US285: Sound Tracks through media Culture
Semesters taught: Spring 2014
Catalogue Description: The study of music in colleges and universities has traditionally focused on the formal qualities of music itself: melody, tempo, key, meter, instrumentation, and so on. But popular music in the United States is also part of a broader set of media industries that have their own histories, operations, and influence. This course starts from the supposition that the things that we often think of happening to music (marketing, sales, licensing, adaptation, inclusion in other media, etc) are actually fundamental parts of popular music. Starting from this point, we will attempt to understand the soundtracks that run through our contemporary media culture.
Sample Course Materials:
While working on my book proposals, I began to think about the emergence of Media Industries and Sound Studies, two sub-fields within cinema and media studies that had risen to prominence since the time I had completed my graduate work. In the process of writing Back to the Fifties, I learned about the influence of radio programming on the design of MTV, the influence of record companies on the emergence of youth cultures in the 1950s, and the ways that Hollywood soundtracks revised the cultural meanings of songs like “Blue Velvet” and performers like Roy Orbison. I proposed this university seminar as a way to explore those issues, as well as test out a new way of studying music–not in its form or in its history, but rather in its industrial relations with other media forms.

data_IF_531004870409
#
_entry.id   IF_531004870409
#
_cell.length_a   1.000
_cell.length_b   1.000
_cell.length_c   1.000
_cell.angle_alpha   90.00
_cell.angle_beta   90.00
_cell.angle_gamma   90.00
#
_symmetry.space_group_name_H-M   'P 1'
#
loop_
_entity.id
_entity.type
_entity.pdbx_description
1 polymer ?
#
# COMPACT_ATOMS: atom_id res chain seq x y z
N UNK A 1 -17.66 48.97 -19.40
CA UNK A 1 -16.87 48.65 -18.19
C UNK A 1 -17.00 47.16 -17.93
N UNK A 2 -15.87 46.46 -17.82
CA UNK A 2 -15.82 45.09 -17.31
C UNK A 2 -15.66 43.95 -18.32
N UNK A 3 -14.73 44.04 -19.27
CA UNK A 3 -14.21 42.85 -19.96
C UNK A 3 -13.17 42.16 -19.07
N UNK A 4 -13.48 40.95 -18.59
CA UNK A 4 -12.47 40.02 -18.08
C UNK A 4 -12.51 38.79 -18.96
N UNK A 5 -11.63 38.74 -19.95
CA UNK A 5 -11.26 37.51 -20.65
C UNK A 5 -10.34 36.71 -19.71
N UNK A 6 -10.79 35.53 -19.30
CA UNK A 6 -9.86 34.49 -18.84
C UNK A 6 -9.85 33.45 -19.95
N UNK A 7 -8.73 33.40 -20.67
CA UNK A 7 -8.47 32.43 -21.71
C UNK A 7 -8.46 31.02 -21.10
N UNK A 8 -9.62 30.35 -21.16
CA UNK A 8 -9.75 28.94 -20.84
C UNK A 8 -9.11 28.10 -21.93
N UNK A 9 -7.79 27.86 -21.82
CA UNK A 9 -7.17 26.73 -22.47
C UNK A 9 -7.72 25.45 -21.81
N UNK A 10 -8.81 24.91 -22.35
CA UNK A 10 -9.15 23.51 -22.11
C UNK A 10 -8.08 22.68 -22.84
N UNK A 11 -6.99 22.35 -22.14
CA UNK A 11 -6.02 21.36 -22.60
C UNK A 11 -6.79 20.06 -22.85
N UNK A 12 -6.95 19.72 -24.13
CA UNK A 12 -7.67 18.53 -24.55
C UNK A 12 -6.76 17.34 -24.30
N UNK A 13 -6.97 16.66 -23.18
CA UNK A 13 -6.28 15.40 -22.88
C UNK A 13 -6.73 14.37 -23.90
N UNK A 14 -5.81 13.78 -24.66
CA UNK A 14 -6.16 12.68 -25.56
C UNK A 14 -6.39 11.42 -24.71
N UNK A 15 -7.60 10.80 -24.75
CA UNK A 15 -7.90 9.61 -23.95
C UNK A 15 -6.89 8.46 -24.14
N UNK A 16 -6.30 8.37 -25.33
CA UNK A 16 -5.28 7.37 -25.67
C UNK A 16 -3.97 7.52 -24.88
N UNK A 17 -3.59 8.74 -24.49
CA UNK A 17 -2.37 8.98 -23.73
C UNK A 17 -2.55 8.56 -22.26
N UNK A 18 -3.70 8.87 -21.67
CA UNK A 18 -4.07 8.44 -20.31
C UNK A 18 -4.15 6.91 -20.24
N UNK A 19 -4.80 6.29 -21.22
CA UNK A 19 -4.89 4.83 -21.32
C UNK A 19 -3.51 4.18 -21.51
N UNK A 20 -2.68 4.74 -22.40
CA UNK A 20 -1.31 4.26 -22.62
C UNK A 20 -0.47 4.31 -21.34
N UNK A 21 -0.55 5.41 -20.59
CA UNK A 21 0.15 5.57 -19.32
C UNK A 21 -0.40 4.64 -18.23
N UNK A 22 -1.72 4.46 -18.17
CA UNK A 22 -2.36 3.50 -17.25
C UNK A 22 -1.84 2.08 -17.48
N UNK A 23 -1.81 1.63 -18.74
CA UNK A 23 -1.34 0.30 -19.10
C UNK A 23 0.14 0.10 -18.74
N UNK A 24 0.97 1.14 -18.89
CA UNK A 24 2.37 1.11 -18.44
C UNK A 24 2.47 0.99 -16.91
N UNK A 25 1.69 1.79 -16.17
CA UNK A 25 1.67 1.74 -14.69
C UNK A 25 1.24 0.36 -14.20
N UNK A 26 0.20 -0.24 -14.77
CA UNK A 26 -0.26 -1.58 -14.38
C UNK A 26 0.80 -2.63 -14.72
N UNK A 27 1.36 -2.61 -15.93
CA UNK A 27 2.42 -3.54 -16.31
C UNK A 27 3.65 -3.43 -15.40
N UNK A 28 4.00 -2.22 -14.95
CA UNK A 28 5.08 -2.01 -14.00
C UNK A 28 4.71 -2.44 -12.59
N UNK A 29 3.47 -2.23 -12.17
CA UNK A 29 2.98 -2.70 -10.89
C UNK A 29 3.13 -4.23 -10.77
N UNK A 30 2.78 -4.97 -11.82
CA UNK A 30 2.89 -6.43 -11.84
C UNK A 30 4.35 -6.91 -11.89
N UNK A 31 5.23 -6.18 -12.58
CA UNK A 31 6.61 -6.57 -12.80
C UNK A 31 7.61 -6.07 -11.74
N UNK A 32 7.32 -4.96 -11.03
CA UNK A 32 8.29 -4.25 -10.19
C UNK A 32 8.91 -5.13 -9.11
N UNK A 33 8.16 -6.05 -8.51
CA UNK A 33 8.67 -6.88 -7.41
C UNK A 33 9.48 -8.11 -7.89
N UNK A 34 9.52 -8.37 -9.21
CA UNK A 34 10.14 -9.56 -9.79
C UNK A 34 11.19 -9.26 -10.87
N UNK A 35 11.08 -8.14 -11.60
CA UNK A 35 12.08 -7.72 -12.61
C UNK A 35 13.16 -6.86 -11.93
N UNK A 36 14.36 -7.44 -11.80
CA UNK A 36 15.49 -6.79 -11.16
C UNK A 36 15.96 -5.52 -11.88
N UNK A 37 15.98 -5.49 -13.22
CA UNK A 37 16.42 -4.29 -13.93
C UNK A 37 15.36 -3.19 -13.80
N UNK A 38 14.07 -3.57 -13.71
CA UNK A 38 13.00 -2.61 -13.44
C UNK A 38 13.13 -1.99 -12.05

The class exceeded every expectation that I had for it. While there were many moments that I will change next time around (changing the order of some reading assignments, varying the weekly assignments to include more audio and video annotation, changing the order of the screenings), and the scheduling was disrupted by multiple snow days, I was enormously pleased with the way that students engaged with the course material, and was doubly pleased by the quality of their final projects.
Pedagogically, this course also allowed me to experiment with new forms of assignments and instruction. As I have used YouTube in my film studies classes, I utilized the streaming music service Spotify to queue examples of pop music in class, as well as distribute playlists to and receive playlists from students for the purposes of studying and homework. For the final project I allowed students to experiment with video essays, audio recording, and multimedia features using free online tools like Mozilla PopcornMaker, Soundcloud, and Creativist. These tools and techniques were not only valuable in this particular class, but will surely be priorities for me to integrate to other courses, as well.
— Student in US285, Spring 2014